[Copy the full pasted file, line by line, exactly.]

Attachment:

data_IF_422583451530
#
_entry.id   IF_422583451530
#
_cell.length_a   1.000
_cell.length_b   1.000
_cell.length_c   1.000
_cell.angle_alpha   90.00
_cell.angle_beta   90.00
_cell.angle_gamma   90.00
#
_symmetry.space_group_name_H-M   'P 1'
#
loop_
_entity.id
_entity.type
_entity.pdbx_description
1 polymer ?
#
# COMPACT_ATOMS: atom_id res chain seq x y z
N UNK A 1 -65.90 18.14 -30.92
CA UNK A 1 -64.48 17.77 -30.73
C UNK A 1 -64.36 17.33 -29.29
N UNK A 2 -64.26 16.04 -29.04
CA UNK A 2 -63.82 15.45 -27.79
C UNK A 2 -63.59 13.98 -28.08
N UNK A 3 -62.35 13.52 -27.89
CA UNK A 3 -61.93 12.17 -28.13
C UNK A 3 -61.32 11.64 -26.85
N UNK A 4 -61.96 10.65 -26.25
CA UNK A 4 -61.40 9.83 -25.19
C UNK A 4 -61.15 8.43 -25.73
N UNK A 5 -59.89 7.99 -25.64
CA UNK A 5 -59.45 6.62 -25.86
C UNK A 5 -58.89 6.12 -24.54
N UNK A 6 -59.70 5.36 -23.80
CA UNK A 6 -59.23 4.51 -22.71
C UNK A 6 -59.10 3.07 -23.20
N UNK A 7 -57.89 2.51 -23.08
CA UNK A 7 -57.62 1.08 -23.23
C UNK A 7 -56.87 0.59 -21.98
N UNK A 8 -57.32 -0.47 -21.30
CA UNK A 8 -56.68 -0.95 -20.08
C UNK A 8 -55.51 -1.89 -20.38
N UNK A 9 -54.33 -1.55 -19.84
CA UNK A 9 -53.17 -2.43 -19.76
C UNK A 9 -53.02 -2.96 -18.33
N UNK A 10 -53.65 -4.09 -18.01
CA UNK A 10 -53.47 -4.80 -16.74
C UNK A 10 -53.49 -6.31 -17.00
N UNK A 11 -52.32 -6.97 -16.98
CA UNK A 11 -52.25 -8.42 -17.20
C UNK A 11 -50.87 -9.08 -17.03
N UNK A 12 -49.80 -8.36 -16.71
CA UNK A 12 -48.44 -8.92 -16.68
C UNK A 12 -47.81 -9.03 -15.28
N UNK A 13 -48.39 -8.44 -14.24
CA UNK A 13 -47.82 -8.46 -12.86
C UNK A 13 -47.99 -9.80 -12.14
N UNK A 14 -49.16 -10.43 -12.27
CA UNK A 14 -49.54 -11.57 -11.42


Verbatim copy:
data_IF_422583451530
#
_entry.id   IF_422583451530
#
_cell.length_a   1.000
_cell.length_b   1.000
_cell.length_c   1.000
_cell.angle_alpha   90.00
_cell.angle_beta   90.00
_cell.angle_gamma   90.00
#
_symmetry.space_group_name_H-M   'P 1'
#
loop_
_entity.id
_entity.type
_entity.pdbx_description
1 polymer ?
#
# COMPACT_ATOMS: atom_id res chain seq x y z
N UNK A 1 -65.90 18.14 -30.92
CA UNK A 1 -64.48 17.77 -30.73
C UNK A 1 -64.36 17.33 -29.29
N UNK A 2 -64.26 16.04 -29.04
CA UNK A 2 -63.82 15.45 -27.79
C UNK A 2 -63.59 13.98 -28.08
N UNK A 3 -62.35 13.52 -27.89
CA UNK A 3 -61.93 12.17 -28.13
C UNK A 3 -61.32 11.64 -26.85
N UNK A 4 -61.96 10.65 -26.25
CA UNK A 4 -61.40 9.83 -25.19
C UNK A 4 -61.15 8.43 -25.73
N UNK A 5 -59.89 7.99 -25.64
CA UNK A 5 -59.45 6.62 -25.86
C UNK A 5 -58.89 6.12 -24.54
N UNK A 6 -59.70 5.36 -23.80
CA UNK A 6 -59.23 4.51 -22.71
C UNK A 6 -59.10 3.07 -23.20
N UNK A 7 -57.89 2.51 -23.08
CA UNK A 7 -57.62 1.08 -23.23
C UNK A 7 -56.87 0.59 -21.98
N UNK A 8 -57.32 -0.47 -21.30
CA UNK A 8 -56.68 -0.95 -20.08
C UNK A 8 -55.51 -1.89 -20.38
N UNK A 9 -54.33 -1.55 -19.84
CA UNK A 9 -53.17 -2.43 -19.76
C UNK A 9 -53.02 -2.96 -18.33
N UNK A 10 -53.65 -4.09 -18.01
CA UNK A 10 -53.47 -4.80 -16.74
C UNK A 10 -53.49 -6.31 -17.00
N UNK A 11 -52.32 -6.97 -16.98
CA UNK A 11 -52.25 -8.42 -17.20
C UNK A 11 -50.87 -9.08 -17.03
N UNK A 12 -49.80 -8.36 -16.71
CA UNK A 12 -48.44 -8.92 -16.68
C UNK A 12 -47.81 -9.03 -15.28
N UNK A 13 -48.39 -8.44 -14.24
CA UNK A 13 -47.82 -8.46 -12.86
C UNK A 13 -47.99 -9.80 -12.14
N UNK A 14 -49.16 -10.43 -12.27
CA UNK A 14 -49.54 -11.57 -11.42